Applied Research Activity

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An Applied Research Activity is a research activity that instantiates an applied research task (that seeks to improve some application).



References

2015

  • (Wikipedia, 2015) ⇒ http://en.wikipedia.org/wiki/applied_research Retrieved:2015-8-19.
    • Applied research is a form of systematic inquiry involving the practical application of science. It accesses and uses some part of the research communities' (the academia's) accumulated theories, knowledge, methods, and techniques, for a specific, often state-, business-, or client-driven purpose. Applied research is contrasted with pure research (basic research) in discussion about research ideals, methodologies, programs, and projects. Applied research deals with solving practical problems and generally employs empirical methodologies. Because applied research resides in the messy real world, strict research protocols may need to be relaxed. For example, it may be impossible to use a random sample. Thus, transparency in the methodology is crucial. Implications for interpretation of results brought about by relaxing an otherwise strict canon of methodology should also be considered.Since Applied Research has a provisional close to the problem and close to the data orientation it may also use a more provisional conceptual framework such as working hypothesis or pillar questions [1] [2] The OECD's Frascati Manual describes Applied Research as one of the three forms of research, along with Basic research & Experimental Development. Due to its practical focus, applied research information will be found in the literature associated with individual disciplines. The military is an organization that performs a lot of applied research. For example, they may want to know about the efficacy of soldier training, how well recruitment practices work, how best to deal with host nationals in times of war, how to use the internet to reduce home grown terrorists, and the effectiveness of operational styles. [3]
  1. Shields, Patricia and Rangarjan, N. 2013. A Playbook for Research Methods: Integrating Conceptual Frameworks and Project Management. Stillwater, OK: New Forums Press. (See Chapter 5 "Exploration - Working Hypotheses" pp. 109-158)
  2. The following are examples of applied research using working hypotheses 1) Swift, James T. 2010. "Exploring Capital Metro’s Sexual Harassment Training Using Dr. Bengt-Ake Lundvall’s Taxonomy of Knowledge Principles”. Applied Research Projects’’, Texas State University. 2) Gillfillan, Abigail. 2008. "Using Geographic Information Systems to Develop and Analyze Land-Use Policies”. Applied Research Projects’’, Texas State University. 3) Thornton, Wayne 2000. "A Descriptive and Exploratory Study of the Ethics Program at Austin State Hospital: The Common Elements of the Program and Managers' Beliefs About the Purpose and Usefulness of the Program”. Applied Research Projects’’, Texas State University.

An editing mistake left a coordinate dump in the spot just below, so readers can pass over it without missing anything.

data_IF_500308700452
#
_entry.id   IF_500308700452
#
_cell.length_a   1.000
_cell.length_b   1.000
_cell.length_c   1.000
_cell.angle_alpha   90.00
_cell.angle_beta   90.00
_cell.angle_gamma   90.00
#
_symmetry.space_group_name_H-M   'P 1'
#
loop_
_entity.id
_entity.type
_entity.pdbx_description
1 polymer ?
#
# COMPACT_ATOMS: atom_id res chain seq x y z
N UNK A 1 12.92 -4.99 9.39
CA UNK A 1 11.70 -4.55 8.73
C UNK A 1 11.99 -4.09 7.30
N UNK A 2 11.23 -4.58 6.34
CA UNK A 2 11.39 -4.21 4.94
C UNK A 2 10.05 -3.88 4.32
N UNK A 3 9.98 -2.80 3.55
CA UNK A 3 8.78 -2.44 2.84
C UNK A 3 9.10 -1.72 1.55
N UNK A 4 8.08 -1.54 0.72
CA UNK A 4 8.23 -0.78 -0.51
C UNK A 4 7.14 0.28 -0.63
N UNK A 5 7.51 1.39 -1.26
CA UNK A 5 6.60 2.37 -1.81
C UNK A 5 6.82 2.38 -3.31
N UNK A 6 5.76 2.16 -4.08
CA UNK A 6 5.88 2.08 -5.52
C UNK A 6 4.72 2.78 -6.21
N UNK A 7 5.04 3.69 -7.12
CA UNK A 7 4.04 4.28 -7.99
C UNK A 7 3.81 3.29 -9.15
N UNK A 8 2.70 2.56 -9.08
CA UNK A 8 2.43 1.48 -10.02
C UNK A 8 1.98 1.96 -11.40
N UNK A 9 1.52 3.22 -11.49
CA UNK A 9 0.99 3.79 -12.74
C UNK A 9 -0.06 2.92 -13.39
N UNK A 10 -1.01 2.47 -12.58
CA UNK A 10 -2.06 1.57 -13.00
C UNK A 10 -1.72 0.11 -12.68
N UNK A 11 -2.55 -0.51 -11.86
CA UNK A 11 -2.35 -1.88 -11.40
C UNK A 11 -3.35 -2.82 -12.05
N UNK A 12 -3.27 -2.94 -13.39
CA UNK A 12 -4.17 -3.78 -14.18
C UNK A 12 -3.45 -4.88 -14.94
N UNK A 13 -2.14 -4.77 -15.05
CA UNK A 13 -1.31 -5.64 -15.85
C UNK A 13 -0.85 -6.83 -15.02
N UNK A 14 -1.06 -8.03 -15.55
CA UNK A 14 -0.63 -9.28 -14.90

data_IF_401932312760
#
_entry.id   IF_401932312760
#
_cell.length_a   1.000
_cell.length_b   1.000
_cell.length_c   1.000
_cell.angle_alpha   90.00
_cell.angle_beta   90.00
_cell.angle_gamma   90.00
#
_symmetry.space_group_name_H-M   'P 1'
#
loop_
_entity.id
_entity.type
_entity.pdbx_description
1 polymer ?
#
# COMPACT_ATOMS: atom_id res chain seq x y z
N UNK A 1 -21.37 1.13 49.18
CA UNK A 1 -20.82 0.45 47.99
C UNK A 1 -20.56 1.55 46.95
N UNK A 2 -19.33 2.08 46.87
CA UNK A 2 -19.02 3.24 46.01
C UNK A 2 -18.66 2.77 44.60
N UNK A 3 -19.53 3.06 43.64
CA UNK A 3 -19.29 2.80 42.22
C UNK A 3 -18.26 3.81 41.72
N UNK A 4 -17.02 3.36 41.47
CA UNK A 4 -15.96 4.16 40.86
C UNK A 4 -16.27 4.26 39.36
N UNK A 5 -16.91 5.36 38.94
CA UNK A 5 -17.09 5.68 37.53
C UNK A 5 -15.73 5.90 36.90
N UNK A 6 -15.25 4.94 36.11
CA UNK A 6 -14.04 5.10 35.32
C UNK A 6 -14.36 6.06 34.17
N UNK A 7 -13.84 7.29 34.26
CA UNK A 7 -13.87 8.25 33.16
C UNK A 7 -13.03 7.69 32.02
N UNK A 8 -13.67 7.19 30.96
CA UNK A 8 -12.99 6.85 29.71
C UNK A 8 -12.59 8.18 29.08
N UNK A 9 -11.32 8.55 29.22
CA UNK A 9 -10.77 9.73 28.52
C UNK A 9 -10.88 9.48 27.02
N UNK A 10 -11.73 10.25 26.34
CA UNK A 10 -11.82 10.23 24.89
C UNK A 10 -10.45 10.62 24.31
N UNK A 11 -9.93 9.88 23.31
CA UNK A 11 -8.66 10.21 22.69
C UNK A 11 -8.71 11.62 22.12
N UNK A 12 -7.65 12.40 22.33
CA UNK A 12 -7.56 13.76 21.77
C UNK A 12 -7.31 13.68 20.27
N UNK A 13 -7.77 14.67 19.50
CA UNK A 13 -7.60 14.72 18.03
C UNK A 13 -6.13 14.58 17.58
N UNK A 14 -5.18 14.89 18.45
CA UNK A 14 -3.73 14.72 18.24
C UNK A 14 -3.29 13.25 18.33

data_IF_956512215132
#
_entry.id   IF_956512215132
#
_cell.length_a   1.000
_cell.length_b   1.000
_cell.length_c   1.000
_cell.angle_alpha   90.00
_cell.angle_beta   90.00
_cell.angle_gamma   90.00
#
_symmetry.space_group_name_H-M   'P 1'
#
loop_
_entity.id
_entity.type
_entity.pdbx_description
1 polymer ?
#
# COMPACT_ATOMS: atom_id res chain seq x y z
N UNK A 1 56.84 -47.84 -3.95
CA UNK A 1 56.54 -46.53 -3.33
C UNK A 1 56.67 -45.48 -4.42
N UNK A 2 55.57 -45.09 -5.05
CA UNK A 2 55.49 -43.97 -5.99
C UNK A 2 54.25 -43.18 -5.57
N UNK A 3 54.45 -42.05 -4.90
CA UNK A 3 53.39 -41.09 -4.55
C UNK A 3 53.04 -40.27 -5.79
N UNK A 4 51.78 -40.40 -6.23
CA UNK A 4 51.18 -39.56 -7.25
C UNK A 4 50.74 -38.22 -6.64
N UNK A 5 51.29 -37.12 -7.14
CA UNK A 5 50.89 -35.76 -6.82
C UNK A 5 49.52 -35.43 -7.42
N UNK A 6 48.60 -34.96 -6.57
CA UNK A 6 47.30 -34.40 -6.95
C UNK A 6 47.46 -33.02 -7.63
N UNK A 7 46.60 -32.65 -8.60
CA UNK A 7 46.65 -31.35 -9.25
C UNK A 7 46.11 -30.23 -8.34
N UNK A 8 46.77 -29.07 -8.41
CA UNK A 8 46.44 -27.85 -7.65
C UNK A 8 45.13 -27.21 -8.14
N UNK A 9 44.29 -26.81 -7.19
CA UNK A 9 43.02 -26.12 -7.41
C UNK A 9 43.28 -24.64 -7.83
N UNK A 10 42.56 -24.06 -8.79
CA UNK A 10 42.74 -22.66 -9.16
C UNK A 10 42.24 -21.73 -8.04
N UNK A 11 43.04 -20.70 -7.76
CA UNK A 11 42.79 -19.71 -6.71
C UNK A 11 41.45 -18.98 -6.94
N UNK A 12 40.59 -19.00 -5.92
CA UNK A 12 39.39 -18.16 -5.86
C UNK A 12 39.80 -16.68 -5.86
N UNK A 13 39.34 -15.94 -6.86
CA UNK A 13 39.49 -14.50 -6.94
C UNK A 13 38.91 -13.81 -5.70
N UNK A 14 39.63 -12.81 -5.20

3. Soeters, Joseph; Shields, Patricia and Rietjens, Sebastiaan. Routledge Handbook of Research Methods in Military Studies New York: Routledge, 2014.

2009

  • (Hoare, 2009) ⇒ C. A. R. Hoare. (2009). “Retrospective: an axiomatic basis for computer programming.” In: Communications of the ACM, 52(10). doi:10.1145/1562764.1562779
    • In 1969, I was afraid industrial research would dispose such vastly superior resources that the academic researcher would be well advised to withdraw from competition and move to a new area of research. But again, I was wrong. Pure academic research and applied industrial research are complementary, and should be pursued concurrently and in collaboration. The goal of industrial research is (and should always be) to pluck the 'low-hanging fruit'; that is, to solve the easiest parts of the most prevalent problems, in the particular circumstances of here and now. But the goal of the pure research scientist is exactly the opposite: it is to construct the most general theories, covering the widest possible range of phenomena, and to seek certainty of knowledge that will endure for future generations. It is to avoid the compromises so essential to engineering, and to seek ideals like accuracy of measurement, purity of materials, and correctness of programs, far beyond the current perceived needs of industry or popularity in the market-place. For this reason, it is only scientific research that can prepare mankind for the unknown unknowns of the forever uncertain future.

1986